Saturday, October 6, 2012
At the beginning of September I challenged myself to read through my big and beautiful, ever-growing pile of ARC's from Little, Brown and Company. I aimed for ten and finished seven. Here I bring you the top 4 realistic fiction titles to look for.
Ask the Passengers by A.S. King: This was my absolute favorite story. I'm now a huge fan of A.S. King and her coming-of-age, coming-to-grips tale of Astrid Jones. She's unusual and knows it yet longs for the shelter of a loving family and honest friends. She struggles with her own identity, familial disfunction, her sexuality, and what it means to be a good and true friend. This story is a marvel and Astrid is a character that I think about often. Buy this for your library or a teenager in need. Booklist Online has a very creative interview with A.S. King - read it, it will make you laugh. (ARC provided by Little, Brown, and Company, release date October, 2012)
My Sister Lives on the Mantelpiece by Annabel Pitcher; The Matthews family is broken in every way. Jaime, the youngest, narrates the story of this family's critical loss. Rose, Jaime's sister and twin to Jasmine, dies from a terrorist bomb in a local park. Jaime's mother, trying to heal herself, attends a local grief group, meets someone else and leaves the family. In order to douse the overwhelming pain Jaime's father drinks. Eventually Jaime, his sister, Jas, and father move to the country to get out of London and away from the Muslim's. Jaime's father blames all Muslim's for the death of his daughter and he emotionally abandons his two living children while grieving for Rose. This book brings out the blanket racism that clouds good judgement as Jaime, in his little country school, befriends a local Muslim girl. This book by debut author Annabel Pitcher is beautifully written with rare wit about a topic that will have people talking. (ARC provided by LBC, August, 2012)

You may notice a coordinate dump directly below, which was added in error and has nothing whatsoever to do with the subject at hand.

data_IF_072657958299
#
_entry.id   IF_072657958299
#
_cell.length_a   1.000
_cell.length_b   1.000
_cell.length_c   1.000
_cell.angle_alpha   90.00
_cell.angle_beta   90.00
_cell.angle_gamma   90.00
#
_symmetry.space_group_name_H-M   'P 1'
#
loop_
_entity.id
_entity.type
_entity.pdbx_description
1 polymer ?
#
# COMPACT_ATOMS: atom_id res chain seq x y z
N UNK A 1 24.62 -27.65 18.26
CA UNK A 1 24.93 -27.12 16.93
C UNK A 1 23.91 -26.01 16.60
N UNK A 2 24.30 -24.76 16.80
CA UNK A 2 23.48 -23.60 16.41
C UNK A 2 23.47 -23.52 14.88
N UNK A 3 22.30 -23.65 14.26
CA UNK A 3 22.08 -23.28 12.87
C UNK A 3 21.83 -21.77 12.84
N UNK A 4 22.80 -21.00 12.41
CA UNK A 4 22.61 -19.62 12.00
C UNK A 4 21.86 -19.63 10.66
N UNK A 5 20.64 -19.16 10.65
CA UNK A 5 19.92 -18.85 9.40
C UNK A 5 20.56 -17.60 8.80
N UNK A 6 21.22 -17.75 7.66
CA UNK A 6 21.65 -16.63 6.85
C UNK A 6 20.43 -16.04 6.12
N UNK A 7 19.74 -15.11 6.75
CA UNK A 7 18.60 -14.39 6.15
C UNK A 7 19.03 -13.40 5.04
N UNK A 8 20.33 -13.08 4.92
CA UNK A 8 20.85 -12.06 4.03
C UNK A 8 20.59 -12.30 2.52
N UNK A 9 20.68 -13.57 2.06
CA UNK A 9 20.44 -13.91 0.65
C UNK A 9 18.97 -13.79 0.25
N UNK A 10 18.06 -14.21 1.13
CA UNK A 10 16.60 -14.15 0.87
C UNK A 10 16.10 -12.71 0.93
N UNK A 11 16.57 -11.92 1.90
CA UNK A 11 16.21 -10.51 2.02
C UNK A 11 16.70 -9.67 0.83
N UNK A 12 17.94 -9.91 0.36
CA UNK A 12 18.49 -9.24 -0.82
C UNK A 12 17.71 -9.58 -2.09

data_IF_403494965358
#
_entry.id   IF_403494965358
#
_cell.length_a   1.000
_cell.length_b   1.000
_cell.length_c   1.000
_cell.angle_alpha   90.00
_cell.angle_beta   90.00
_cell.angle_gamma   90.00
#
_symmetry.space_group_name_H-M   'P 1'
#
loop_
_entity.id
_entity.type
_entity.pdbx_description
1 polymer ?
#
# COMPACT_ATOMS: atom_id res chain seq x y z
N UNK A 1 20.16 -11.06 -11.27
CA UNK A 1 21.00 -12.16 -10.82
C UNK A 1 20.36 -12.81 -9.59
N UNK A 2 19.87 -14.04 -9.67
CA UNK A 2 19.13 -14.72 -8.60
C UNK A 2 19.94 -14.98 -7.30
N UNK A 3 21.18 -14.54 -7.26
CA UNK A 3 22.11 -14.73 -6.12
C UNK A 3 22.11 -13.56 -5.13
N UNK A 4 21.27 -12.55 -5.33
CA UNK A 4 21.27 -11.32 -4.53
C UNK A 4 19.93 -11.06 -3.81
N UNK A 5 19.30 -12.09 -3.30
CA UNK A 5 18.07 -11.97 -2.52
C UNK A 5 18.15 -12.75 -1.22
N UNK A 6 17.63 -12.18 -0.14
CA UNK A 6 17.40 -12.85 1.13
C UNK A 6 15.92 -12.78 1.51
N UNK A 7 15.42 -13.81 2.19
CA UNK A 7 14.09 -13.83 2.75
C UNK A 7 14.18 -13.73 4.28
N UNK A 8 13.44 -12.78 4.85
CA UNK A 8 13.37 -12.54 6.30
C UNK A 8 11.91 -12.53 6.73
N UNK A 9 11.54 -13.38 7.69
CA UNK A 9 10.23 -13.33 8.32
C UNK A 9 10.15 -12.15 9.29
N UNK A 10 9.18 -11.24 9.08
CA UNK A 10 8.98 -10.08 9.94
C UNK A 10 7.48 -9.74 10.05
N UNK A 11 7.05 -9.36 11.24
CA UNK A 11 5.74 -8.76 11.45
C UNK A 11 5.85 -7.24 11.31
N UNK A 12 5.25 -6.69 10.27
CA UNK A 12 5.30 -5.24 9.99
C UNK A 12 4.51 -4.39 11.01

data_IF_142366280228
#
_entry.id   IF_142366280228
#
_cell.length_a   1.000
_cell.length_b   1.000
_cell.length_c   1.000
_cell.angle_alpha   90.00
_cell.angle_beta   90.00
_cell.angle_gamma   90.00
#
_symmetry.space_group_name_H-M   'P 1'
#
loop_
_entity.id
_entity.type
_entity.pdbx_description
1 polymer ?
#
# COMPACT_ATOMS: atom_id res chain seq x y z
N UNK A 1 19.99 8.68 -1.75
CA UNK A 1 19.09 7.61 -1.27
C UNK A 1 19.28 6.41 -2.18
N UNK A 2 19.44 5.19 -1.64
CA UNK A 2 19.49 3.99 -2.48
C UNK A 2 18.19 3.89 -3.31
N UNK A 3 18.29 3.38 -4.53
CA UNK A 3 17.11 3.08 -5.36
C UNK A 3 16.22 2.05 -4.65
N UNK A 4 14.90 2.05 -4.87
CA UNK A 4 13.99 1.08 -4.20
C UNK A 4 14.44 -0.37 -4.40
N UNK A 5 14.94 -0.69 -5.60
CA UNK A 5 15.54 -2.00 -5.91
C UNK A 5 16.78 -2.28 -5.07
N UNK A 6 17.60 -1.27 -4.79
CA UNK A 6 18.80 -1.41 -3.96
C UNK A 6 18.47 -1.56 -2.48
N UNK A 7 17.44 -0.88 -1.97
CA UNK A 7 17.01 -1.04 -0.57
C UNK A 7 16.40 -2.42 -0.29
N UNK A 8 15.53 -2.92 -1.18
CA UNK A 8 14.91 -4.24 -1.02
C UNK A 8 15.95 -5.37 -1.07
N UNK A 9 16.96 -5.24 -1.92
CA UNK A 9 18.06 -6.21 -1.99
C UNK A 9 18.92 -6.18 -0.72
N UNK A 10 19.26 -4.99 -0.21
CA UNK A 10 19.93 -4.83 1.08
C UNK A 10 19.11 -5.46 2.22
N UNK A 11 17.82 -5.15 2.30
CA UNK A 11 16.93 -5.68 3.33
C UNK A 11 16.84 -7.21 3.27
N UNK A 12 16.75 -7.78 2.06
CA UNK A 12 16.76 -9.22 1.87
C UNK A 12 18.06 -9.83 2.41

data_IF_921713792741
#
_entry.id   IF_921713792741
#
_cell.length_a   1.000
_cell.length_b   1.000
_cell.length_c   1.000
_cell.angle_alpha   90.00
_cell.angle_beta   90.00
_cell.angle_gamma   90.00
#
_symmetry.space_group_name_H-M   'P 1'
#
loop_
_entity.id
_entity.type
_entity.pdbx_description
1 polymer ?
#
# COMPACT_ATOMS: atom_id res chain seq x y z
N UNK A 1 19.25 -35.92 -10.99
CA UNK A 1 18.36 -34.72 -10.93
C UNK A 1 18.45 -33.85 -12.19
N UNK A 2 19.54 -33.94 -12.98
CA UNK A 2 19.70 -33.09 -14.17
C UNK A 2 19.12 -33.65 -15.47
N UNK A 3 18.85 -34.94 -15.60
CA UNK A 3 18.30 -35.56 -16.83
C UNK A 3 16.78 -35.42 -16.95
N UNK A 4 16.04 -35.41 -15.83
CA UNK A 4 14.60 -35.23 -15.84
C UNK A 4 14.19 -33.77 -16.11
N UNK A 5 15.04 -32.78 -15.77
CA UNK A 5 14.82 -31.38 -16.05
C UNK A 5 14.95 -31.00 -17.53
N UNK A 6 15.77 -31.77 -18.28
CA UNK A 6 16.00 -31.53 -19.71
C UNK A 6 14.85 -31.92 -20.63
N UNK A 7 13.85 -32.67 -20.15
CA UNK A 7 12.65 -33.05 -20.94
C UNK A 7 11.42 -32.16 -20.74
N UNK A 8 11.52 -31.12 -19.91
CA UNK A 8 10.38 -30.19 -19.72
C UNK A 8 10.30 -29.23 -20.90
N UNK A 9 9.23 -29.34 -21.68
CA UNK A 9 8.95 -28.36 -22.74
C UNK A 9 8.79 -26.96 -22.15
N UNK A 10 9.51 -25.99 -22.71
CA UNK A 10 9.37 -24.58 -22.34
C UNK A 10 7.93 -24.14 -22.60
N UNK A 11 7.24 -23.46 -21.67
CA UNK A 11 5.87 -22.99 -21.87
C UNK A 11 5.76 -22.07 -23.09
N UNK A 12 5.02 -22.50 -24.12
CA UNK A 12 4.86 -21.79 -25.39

DJ Rising by Love Maia; Music is Marley's world. With a scholarship to attend a prestigious school and a job busing tables at a hip restaurant he has his hands full just trying to make it on his own. In the midst of his own teenage life he juggles caring for his drug-addicted mother who never recovered from the death of her husband, Marley's music-loving dad. Marley has two dreams: one is to DJ at a fancy club and the second is that the beautiful Lea Hall will talk to him. When his mother tries to recover, and the DJ world starts to suck Marley in, will he be able to accomplish any of his real goals as he learns to figure out what is most important? This book is well worth reading as you want Marley to triumph over the life he's been handed and Maia's lyrical writing make it a quick read. Soundtrack to come according to her website. (ARC provided by LBC, Feb., 2012)
The Boy Recession by Flynn Meaney; At first glance this could appear to be a fluff YA chick read but there is much deeper stuff below the surface. Budget cuts leave Julius P. Heil High without a football coach or a team causing several affluent families to take their young players to private schools. With so many young men gone the girls start looking at the second and third tier of eligible guys. The theatre geeks, the band boys, and the stoner dudes suddenly all have a place at the table. Through this new adventure Kelly begins to see her old band-friend, Hunter, in a new light; he could be truly crush-worthy if the plastic girls (the "Spandexers") can keep their hands off him. I enjoyed this story as it explores high school stereotypes and told through Kelly's and Hunter's alternating chapters. Hunter is a boy I would have loved and you will cheer for him as he finds his true voice. Flynn Meaney is also the author of Bloodthirsty. (ARC provided by LBC, August, 2012)
These four easily captured my attention. I have several others still to review including an elementary fiction title and four picture books and I am happy to share these exciting titles. The common denominator is identity which is something teens struggle with whether gay, straight, male, female, rich, or poor and these titles raise awareness for this angst.
Thank you Zoe!! You make my day with your monthly emails.